(Video Description) Why are Islam and Mormonism so similar? Because the devil forgot to check Google Calendar for birthdays, apparently. Also, I recognize that most of the captions fly by too quickly to read, so go to the following website, and I’ll have them all linked THERE.
There are a few issues involved in this video via NBC and the victim mentality of the left, but first the video:
Firstly, many supposed “Trump” related “hate-crimes” have been shown to be false. We see headlines and stories like the following (published immediately by the Southern Poverty Law Center):
But in that NBC video I want to deal with two topics. One being the case of a female Muslim (Muslima) student at the University of Michigan. She claimed last month that a man had threatened to set her on fire unless she removed her hijab.
Horrible! . . . if it were true.
HOTAIR notes that “naturally, the Council on American Islamic Relations [CAIR] connected the alleged incident to President-elect Trump.” Continuing with a quote from [the terror supporting Islamic organization] CAIR…
- “’Our nation’s leaders, and particularly President-elect Donald Trump, need to speak out forcefully against the wave of anti-Muslim incidents sweeping the country after Tuesday’s election,’ CAIR Michigan’s executive director Dawud Walid said at the time.”
About the video above HOTAIR also relates that “A few weeks ago NBC News put together this report featuring a Muslim woman on the University of Michigan campus talking about her response to the election of Donald Trump. The video highlights the claim (now shown to be a hoax) about a woman on campus being threatened for wearing a hijab.” CREEPING SHARIA asks:
- Why isn’t her name and photograph being released? Why isn’t she being charged with a hate crime against white men? Her attention to detail suggests it was premeditated, as HotAir notes in Another hijab hoax.
ANOTHER issue with the NBC FAKE NEWS video is when they reference the 10,000 teacher survey:
The SPLC withheld some vital information in order to make the “narrative” fit better for the uninitiated public. The NEW YORK POST expands on this:
The CANADIAN FREE PRESS goes on to state that this “New Hate Category” is very lucrative:
A recent purported “hate crime” was a burning of a black church with “vote Trump” spray painted on the side. Here is how SNOPES ended their post on the matter:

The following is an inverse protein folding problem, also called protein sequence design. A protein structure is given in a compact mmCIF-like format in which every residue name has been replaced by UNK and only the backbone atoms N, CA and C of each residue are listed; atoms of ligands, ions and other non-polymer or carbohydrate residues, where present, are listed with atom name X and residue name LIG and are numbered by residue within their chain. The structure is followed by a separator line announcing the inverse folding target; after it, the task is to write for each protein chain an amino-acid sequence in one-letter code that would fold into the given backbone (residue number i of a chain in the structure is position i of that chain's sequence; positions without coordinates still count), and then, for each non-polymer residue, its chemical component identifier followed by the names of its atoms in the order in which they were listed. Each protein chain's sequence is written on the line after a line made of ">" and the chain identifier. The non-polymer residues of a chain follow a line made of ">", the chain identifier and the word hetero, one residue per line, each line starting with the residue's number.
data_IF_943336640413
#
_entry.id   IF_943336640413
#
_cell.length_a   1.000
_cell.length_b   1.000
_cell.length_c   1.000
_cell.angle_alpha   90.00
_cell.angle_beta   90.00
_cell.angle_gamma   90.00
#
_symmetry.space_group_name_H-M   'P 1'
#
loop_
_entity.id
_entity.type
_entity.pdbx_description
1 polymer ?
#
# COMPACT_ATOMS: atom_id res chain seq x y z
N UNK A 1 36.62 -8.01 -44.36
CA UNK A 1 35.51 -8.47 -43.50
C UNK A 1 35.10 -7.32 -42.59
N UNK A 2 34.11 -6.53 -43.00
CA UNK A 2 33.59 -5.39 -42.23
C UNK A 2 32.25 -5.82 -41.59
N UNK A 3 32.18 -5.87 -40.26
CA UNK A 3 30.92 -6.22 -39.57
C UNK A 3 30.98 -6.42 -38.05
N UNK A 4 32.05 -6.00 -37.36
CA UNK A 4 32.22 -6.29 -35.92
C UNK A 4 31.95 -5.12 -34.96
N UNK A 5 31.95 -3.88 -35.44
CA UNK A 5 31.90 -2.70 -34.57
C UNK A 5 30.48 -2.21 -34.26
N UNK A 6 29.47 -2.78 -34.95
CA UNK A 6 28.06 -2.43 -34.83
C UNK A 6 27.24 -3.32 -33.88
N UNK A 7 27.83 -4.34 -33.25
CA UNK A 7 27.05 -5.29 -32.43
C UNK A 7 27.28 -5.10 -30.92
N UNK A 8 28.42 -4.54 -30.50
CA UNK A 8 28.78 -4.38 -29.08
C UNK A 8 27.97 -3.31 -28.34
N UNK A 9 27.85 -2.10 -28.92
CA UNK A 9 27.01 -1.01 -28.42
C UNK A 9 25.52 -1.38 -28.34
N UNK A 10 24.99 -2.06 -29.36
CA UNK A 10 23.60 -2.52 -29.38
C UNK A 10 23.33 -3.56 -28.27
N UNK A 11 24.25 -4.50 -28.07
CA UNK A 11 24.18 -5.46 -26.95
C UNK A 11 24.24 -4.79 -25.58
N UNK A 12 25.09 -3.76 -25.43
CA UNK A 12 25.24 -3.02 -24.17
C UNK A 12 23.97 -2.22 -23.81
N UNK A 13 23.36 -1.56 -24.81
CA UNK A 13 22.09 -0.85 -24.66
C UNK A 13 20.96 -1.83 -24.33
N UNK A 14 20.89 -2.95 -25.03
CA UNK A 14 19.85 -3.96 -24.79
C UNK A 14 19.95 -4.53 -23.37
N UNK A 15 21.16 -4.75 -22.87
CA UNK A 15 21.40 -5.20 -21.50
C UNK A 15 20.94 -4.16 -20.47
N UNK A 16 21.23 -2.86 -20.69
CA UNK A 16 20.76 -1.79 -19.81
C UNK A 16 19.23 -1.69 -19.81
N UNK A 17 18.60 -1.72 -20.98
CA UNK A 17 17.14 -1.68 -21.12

And the Mayor of Greenville called the burning of Hopewell Missionary Baptist Church in Greenville a “hateful and cowardly act,” Mayor Errick Simmons said this was “an attack on the black community.” “It appears to be a race crime,” Simmons said. “It happened in the ’50s. It happened in the ’60s. It shouldn’t happen in 2016.”
But as with most of these incidents in the past decade… they are hoaxes.
While in the past these churches have been burned by members of racist organization, nowadays it is a fostering of a grievance demographic via awards of victim-hood that has caused a significant increase in the hate-hoaxes. Magically however, this crime went from a hate-crime to just a regular crime — with the snap of a finger.
Two more VERY recent HATE-HOAXES
The first one Delta Airlines confirmed it kicked off the passenger for being rude and disruptinve, NOT for speaking Arabic….
- Babson College has cleared two students of any disciplinary violations stemming from their controversial drive through Wellesley College to celebrate Donald Trump’s victory the day after the presidential election, their lawyers said Monday.
It turned out to be fabricated… but not before being…
Even thinking certain ways is dangerous nowadays — apparently
Former U.S. Rep. ALLEN WEST had a Scripture to recommend to Kaepernick.
I will give more context to Alex Boone’s comments after the video: